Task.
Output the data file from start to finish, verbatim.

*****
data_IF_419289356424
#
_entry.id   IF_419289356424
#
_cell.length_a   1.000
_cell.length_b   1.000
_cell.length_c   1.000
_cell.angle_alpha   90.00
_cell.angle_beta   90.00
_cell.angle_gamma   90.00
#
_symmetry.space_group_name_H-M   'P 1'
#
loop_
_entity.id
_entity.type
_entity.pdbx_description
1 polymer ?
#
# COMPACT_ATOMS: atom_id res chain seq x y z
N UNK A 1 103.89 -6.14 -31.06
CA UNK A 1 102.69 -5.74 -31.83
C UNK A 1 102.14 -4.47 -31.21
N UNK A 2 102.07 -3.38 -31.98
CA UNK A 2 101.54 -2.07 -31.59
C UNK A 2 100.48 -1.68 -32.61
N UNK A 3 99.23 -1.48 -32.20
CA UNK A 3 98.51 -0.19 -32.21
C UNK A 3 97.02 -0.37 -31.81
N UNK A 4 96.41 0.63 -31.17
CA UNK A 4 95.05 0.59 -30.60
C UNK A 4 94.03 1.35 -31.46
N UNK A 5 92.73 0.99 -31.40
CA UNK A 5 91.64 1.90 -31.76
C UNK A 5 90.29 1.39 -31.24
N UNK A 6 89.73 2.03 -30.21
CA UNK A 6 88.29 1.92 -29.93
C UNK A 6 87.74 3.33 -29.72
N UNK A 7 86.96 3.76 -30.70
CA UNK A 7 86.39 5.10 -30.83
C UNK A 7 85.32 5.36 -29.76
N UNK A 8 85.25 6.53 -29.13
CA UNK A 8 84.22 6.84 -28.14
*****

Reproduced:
data_IF_419289356424
#
_entry.id   IF_419289356424
#
_cell.length_a   1.000
_cell.length_b   1.000
_cell.length_c   1.000
_cell.angle_alpha   90.00
_cell.angle_beta   90.00
_cell.angle_gamma   90.00
#
_symmetry.space_group_name_H-M   'P 1'
#
loop_
_entity.id
_entity.type
_entity.pdbx_description
1 polymer ?
#
# COMPACT_ATOMS: atom_id res chain seq x y z
N UNK A 1 103.89 -6.14 -31.06
CA UNK A 1 102.69 -5.74 -31.83
C UNK A 1 102.14 -4.47 -31.21
N UNK A 2 102.07 -3.38 -31.98
CA UNK A 2 101.54 -2.07 -31.59
C UNK A 2 100.48 -1.68 -32.61
N UNK A 3 99.23 -1.48 -32.20
CA UNK A 3 98.51 -0.19 -32.21
C UNK A 3 97.02 -0.37 -31.81
N UNK A 4 96.41 0.63 -31.17
CA UNK A 4 95.05 0.59 -30.60
C UNK A 4 94.03 1.35 -31.46
N UNK A 5 92.73 0.99 -31.40
CA UNK A 5 91.64 1.90 -31.76
C UNK A 5 90.29 1.39 -31.24
N UNK A 6 89.73 2.03 -30.21
CA UNK A 6 88.29 1.92 -29.93
C UNK A 6 87.74 3.33 -29.72
N UNK A 7 86.96 3.76 -30.70
CA UNK A 7 86.39 5.10 -30.83
C UNK A 7 85.32 5.36 -29.76
N UNK A 8 85.25 6.53 -29.13
CA UNK A 8 84.22 6.84 -28.14